Although I disagree with many of Russolo's statements in this article, such as "ancient life was all silence," I do think that he brings up some interesting points in his aim to distinguish "sound" and "noise." I like the idea of sound being divine, a thing of its own. Russolo describes making "sound" as a purposeful inquiry, a kind of a human way of interacting with the sonorous world that eventually developed into music. Noise, by contrast, is dissonance. While I do not think that the modern machine invented "noise," I do agree that the industrial age dramatically altered the soundscape of our time.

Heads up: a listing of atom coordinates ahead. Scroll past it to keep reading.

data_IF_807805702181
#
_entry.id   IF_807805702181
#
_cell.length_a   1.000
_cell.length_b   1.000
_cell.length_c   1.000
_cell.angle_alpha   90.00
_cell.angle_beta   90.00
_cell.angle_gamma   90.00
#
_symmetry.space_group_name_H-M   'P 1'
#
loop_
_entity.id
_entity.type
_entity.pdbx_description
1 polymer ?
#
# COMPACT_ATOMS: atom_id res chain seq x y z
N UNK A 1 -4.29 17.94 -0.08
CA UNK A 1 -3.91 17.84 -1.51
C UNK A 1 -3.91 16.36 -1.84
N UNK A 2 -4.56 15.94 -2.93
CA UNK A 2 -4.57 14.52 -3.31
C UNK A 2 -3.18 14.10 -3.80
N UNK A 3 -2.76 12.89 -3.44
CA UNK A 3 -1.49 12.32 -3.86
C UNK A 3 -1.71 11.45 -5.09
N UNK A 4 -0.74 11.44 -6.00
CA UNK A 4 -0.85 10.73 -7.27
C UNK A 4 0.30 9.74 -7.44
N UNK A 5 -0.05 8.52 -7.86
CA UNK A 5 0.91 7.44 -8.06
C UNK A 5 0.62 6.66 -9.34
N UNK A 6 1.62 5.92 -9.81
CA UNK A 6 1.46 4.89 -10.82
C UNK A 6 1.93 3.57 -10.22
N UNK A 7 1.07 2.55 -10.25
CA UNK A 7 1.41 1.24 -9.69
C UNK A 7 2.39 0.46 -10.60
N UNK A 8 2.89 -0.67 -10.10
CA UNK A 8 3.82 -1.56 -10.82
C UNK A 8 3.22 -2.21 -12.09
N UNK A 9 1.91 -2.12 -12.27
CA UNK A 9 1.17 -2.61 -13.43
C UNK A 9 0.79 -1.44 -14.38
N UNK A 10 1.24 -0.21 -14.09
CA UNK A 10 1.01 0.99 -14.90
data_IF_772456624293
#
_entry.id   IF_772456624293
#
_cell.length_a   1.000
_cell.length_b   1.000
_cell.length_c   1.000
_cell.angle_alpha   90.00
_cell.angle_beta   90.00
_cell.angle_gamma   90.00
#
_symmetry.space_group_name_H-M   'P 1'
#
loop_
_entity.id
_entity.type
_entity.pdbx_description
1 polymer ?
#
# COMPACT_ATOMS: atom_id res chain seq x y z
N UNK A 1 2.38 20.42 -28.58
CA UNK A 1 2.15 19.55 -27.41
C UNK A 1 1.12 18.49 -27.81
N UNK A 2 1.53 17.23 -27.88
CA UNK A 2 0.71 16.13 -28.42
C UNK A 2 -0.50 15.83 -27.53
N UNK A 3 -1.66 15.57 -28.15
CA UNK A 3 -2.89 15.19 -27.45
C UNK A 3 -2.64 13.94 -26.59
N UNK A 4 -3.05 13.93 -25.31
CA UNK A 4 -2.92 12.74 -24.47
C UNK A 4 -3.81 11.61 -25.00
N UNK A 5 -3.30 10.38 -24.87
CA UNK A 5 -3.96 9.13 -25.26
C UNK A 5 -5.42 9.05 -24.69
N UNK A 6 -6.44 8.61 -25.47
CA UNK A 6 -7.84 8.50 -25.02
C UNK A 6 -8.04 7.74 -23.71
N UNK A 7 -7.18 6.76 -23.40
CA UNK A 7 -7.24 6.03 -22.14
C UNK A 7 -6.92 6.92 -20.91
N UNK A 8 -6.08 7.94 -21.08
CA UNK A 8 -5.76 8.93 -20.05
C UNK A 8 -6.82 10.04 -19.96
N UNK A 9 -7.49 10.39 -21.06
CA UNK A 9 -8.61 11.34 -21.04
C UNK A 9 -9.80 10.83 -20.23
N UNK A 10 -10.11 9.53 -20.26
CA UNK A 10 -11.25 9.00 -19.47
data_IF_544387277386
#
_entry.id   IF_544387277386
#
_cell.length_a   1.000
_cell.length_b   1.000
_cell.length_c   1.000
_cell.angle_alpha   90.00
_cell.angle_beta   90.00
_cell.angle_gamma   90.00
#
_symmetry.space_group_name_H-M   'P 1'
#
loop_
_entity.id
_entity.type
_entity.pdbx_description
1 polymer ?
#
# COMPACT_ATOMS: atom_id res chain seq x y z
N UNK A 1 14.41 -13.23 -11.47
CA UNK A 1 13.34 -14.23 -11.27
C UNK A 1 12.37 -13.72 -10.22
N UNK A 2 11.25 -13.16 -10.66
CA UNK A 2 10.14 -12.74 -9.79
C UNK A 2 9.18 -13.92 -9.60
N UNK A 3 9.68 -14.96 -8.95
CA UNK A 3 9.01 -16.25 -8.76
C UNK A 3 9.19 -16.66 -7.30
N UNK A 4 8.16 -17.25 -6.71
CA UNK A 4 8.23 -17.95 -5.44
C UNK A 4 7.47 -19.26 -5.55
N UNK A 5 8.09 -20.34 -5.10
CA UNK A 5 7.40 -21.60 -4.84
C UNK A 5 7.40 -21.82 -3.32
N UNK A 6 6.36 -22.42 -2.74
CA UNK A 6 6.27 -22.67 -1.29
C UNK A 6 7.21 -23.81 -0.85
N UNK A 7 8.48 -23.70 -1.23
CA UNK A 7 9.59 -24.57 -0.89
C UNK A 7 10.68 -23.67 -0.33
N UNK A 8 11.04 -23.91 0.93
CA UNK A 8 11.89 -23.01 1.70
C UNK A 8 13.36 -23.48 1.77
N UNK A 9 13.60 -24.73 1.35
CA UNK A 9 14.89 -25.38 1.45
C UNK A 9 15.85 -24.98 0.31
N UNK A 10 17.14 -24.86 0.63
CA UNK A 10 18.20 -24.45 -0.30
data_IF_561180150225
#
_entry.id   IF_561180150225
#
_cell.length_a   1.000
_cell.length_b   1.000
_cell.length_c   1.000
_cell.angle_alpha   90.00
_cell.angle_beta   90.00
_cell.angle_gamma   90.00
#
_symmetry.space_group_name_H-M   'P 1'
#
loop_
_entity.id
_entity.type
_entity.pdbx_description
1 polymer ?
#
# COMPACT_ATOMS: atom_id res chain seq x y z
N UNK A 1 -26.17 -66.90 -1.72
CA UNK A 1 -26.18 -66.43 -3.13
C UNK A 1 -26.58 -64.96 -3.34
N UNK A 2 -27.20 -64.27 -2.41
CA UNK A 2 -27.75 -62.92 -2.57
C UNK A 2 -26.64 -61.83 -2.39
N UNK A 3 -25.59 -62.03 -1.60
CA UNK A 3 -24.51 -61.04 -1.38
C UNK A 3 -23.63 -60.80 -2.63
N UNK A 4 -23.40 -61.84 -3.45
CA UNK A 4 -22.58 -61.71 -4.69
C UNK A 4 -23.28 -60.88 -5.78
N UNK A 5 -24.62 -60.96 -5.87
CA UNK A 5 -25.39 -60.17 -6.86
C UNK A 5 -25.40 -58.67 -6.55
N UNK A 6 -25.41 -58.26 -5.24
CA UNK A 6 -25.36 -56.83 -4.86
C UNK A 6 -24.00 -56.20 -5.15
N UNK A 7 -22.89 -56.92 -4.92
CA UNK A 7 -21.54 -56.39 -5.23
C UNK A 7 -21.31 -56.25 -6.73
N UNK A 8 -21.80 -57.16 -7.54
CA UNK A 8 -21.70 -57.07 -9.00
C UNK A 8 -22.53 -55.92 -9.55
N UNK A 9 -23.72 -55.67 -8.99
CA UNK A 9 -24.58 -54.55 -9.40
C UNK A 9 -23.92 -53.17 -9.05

After reading this article and considering the distinction between sound and noise for myself, it seems to me that sound is something we appreciate and strive for, noise is less important, often "tuned out" sound that certainly can be interesting in and of itself. The article aims to chart the evolution of music into noise-sound, describing how we the mechanical age has dulled our appreciation of the great masters, and an unsatisfied palate for musical exploration of the world around us. After reading this for a second time I then preceded to make my morning coffee, conscious of the clinking silverware drawer, clap of the cupboards, the rattle of dishes, scooping, pouring, click, and of course the beloved dripping and steaming of the coffee pot. I think that background noise becomes sound when it is self-conscious.--The job of the sound artist/ noise-sound musician.